Clearly, divinity with its benediction is in full play here. Their Lordships have invoked divine benediction and blessings to take the failings off a normal possessive individualist man to the realm of the astral, and to posit certain select humans from time to time to be blessed with this transcendental sheen. It is just as well to remember that it’s this innate inexorable human nature that prompted the early man to codify a social contract, today best exemplified in the term “rule of law”. Granting blind immunity to the CJI on administrative matters, especially in times of RTI, when other state organs and personalities (the Prime Minister not excepted) are rightfully hauled over the coal in their public functions, betrays poor philosophical foundations of economic and political reality. More when the words of Thomas Fuller, the 17th-century English churchman and historian, “Be you ever so high, the law is above you” has been apotheosized and is on every citizen’s lips.

    I guess even a George Curzon would turn in his grave and blanch at the inadequacies of his own egotistical presumptions: “I am George Nathaniel Curzon, a very superior person”. Sadly, aside from its innate weaknesses of poor logic and delusion of grandeur to invest divine certitude and omnipotence on select juridical pantheon(s), the judgment fails to take into account the nation’s prevalent mood and ground reality, and the wired world we inhabit.

    Justice Robert H Jackson’s prescient words in the United States versus Wunderlich that men are more often bribed by their loyalties and ambitions than by money couldn’t be more apt than now. Intellectual dishonesty is insidiously debilitating and way harder to guard against. The reason we need to be more vigilant.

    One foresees greater disquiet and turmoil in the foreseeable future in an India that already is in ferment. We look up to the Supreme Court to uphold our rights and liberty by the strict invocation of the rule of law and constitutional values; it is far too revered an institution to be trifled with. Its wellness shall determine the wellness of India's governance architecture and India's democracy. Clearly, the matter is a battle of accountability/transparency vs. inhered feudal arrogance/opacity, of the constitutional separation of power/checks and balances/intellectual honesty/openness vs. conflation of power/nepotism/cloying cronyism, of the status quoists/hidebound conservatives vs. neo-Indian foot soldiers/passionate proponents of existential realism. The dialectics inevitably, even inexorably, shall play out with equal vehemence on both sides of the divide for quite awhile in this battle of attrition.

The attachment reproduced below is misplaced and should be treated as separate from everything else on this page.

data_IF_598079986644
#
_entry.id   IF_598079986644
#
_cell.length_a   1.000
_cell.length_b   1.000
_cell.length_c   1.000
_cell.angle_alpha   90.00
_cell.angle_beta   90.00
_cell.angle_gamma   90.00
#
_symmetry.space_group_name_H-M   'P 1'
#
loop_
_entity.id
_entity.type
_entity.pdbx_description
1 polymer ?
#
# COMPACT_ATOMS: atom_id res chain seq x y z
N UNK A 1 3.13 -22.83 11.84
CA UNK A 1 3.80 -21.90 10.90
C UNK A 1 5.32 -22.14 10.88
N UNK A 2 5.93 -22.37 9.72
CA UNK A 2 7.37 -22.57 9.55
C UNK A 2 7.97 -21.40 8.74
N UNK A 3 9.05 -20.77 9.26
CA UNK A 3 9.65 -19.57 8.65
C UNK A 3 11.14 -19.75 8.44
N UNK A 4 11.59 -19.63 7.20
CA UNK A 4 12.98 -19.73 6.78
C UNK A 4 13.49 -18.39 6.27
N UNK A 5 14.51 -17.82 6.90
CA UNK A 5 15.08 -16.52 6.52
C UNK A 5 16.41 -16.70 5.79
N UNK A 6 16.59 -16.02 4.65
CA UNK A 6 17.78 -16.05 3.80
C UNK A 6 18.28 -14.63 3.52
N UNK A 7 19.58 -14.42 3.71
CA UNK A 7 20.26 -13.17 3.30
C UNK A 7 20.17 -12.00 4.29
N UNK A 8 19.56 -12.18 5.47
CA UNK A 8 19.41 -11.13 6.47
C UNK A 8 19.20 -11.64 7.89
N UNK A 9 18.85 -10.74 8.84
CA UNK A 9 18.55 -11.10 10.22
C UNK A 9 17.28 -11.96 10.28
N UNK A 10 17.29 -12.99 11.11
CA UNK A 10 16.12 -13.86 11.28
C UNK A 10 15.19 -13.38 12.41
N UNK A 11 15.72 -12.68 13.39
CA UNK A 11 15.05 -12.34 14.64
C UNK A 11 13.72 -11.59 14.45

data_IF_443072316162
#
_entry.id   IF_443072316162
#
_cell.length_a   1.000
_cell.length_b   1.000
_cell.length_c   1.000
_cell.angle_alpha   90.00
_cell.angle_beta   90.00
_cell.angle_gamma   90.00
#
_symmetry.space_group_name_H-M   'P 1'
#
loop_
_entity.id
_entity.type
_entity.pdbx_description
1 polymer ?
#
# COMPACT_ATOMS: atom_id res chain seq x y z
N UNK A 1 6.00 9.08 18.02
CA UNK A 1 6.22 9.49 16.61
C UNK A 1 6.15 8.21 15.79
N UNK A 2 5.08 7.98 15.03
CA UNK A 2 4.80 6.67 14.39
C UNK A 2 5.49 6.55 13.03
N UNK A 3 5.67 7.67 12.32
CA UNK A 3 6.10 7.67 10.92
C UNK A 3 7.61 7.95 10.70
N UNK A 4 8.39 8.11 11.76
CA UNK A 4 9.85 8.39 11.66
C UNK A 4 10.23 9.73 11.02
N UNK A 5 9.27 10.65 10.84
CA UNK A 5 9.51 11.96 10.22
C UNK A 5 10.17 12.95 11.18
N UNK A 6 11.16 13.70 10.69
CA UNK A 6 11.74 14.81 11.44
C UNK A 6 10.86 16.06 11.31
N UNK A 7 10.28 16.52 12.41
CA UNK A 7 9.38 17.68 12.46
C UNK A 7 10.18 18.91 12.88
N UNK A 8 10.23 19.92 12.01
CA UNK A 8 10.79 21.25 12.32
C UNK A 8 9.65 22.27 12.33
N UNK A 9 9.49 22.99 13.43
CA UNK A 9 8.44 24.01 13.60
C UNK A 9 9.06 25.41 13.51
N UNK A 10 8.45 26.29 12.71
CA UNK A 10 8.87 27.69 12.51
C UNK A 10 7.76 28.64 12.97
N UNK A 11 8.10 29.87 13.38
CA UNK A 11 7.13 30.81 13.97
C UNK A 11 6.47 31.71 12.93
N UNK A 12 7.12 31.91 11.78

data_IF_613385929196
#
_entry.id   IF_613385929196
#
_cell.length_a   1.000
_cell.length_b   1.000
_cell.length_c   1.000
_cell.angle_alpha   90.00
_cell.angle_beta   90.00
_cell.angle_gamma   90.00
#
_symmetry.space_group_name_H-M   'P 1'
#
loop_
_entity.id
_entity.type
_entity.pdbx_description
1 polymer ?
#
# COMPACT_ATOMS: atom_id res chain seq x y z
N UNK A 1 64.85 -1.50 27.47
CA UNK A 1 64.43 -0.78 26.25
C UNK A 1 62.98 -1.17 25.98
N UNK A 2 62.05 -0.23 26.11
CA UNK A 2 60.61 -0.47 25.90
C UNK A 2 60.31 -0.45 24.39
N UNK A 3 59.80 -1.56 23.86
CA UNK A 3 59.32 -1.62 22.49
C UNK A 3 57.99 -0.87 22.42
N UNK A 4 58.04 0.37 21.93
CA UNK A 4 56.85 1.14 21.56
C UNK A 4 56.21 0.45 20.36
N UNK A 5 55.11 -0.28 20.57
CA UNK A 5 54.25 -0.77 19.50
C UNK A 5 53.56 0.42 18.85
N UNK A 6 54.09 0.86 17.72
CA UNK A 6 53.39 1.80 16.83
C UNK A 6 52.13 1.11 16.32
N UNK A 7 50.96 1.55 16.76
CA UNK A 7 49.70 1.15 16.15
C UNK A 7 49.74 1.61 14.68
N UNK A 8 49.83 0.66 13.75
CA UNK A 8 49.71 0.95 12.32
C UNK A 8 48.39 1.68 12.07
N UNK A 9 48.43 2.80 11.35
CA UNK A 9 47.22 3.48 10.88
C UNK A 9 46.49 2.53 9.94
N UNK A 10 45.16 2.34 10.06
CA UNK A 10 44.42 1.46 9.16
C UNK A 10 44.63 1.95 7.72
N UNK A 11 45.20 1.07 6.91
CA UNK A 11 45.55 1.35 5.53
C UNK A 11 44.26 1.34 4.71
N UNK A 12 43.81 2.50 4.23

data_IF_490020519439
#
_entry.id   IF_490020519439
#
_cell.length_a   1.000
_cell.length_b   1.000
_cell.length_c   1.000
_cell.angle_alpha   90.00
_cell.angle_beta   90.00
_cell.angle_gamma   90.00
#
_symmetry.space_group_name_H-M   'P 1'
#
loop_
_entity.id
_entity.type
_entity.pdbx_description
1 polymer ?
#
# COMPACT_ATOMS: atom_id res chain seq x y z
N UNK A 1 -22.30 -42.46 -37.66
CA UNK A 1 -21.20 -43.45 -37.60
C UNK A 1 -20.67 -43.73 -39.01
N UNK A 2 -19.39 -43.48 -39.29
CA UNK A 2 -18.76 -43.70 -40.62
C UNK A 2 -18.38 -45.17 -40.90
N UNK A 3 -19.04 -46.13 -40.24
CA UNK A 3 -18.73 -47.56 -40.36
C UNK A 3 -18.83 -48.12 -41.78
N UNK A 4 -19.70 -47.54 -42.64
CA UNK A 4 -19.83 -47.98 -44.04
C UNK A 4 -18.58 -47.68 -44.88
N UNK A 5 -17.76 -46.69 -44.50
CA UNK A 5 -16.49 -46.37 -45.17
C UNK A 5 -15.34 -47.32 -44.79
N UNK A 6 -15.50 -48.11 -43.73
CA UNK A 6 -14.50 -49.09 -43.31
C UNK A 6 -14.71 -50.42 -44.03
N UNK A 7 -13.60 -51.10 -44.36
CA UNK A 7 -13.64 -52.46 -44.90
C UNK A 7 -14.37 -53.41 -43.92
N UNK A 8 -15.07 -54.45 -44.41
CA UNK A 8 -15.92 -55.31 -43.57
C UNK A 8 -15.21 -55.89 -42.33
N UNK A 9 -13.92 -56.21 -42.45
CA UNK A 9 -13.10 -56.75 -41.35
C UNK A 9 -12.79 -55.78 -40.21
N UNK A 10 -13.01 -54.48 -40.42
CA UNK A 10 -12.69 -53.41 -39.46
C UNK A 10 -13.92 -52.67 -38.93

Plurality, equality, fairness, time-tested conventions, judicial morality, transparency, rule of law are all germane to any modern democracy in a world corralled by internet highway. If these traits are absent or vitiated, it shall strike at the very root to diminish democracy. Much as opacity has to make way for transparency, feudal hidebound Indian hierarchical order must give way to logic, nous, and smarts. Sadly, this judgment is far from edifying – not for the present, doubtless not for the future.

    Mr Sudhansu Mohanty is a former bureaucrat who among the many assignments worked as the Additional Secretary & Financial Advisor in the Ministry of Environment, Forests and Climate Change, and then on promotion as Controller General of Defence Accounts and thereafter as Financial Advisor, Defence Services in the Ministry of Defence before retiring on May 31, 2016.

    [The opinions expressed in this article are the personal opinions of the author. The facts and opinions appearing in the article do not reflect the views of LiveLaw and LiveLaw does not assume any responsibility or liability for the same]